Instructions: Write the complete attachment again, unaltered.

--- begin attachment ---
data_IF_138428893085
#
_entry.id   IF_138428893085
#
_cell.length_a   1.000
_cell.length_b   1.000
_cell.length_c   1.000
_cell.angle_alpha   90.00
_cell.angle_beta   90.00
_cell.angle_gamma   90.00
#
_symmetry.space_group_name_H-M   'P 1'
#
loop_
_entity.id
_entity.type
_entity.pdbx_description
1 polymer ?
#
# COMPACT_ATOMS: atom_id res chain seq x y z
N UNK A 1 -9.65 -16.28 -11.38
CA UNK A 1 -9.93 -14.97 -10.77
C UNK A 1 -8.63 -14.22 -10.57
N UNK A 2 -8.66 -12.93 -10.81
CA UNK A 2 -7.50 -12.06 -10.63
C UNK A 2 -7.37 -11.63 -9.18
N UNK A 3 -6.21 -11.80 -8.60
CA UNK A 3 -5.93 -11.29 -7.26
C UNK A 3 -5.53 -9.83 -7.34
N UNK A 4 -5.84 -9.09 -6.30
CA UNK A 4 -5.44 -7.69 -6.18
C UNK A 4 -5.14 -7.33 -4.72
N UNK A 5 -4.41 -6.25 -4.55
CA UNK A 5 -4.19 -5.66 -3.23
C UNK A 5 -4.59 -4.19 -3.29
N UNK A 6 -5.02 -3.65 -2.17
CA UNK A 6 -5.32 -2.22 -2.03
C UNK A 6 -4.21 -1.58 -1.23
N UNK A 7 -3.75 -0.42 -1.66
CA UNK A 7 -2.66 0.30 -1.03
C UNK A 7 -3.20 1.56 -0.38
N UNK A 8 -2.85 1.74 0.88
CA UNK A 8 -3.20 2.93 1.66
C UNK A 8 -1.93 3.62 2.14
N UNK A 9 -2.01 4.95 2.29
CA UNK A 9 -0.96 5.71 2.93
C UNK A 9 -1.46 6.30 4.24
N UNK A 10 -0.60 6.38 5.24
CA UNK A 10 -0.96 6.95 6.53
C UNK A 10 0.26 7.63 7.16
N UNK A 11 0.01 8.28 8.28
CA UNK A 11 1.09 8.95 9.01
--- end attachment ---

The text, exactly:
data_IF_138428893085
#
_entry.id   IF_138428893085
#
_cell.length_a   1.000
_cell.length_b   1.000
_cell.length_c   1.000
_cell.angle_alpha   90.00
_cell.angle_beta   90.00
_cell.angle_gamma   90.00
#
_symmetry.space_group_name_H-M   'P 1'
#
loop_
_entity.id
_entity.type
_entity.pdbx_description
1 polymer ?
#
# COMPACT_ATOMS: atom_id res chain seq x y z
N UNK A 1 -9.65 -16.28 -11.38
CA UNK A 1 -9.93 -14.97 -10.77
C UNK A 1 -8.63 -14.22 -10.57
N UNK A 2 -8.66 -12.93 -10.81
CA UNK A 2 -7.50 -12.06 -10.63
C UNK A 2 -7.37 -11.63 -9.18
N UNK A 3 -6.21 -11.80 -8.60
CA UNK A 3 -5.93 -11.29 -7.26
C UNK A 3 -5.53 -9.83 -7.34
N UNK A 4 -5.84 -9.09 -6.30
CA UNK A 4 -5.44 -7.69 -6.18
C UNK A 4 -5.14 -7.33 -4.72
N UNK A 5 -4.41 -6.25 -4.55
CA UNK A 5 -4.19 -5.66 -3.23
C UNK A 5 -4.59 -4.19 -3.29
N UNK A 6 -5.02 -3.65 -2.17
CA UNK A 6 -5.32 -2.22 -2.03
C UNK A 6 -4.21 -1.58 -1.23
N UNK A 7 -3.75 -0.42 -1.66
CA UNK A 7 -2.66 0.30 -1.03
C UNK A 7 -3.20 1.56 -0.38
N UNK A 8 -2.85 1.74 0.88
CA UNK A 8 -3.20 2.93 1.66
C UNK A 8 -1.93 3.62 2.14
N UNK A 9 -2.01 4.95 2.29
CA UNK A 9 -0.96 5.71 2.93
C UNK A 9 -1.46 6.30 4.24
N UNK A 10 -0.60 6.38 5.24
CA UNK A 10 -0.96 6.95 6.53
C UNK A 10 0.26 7.63 7.16
N UNK A 11 0.01 8.28 8.28
CA UNK A 11 1.09 8.95 9.01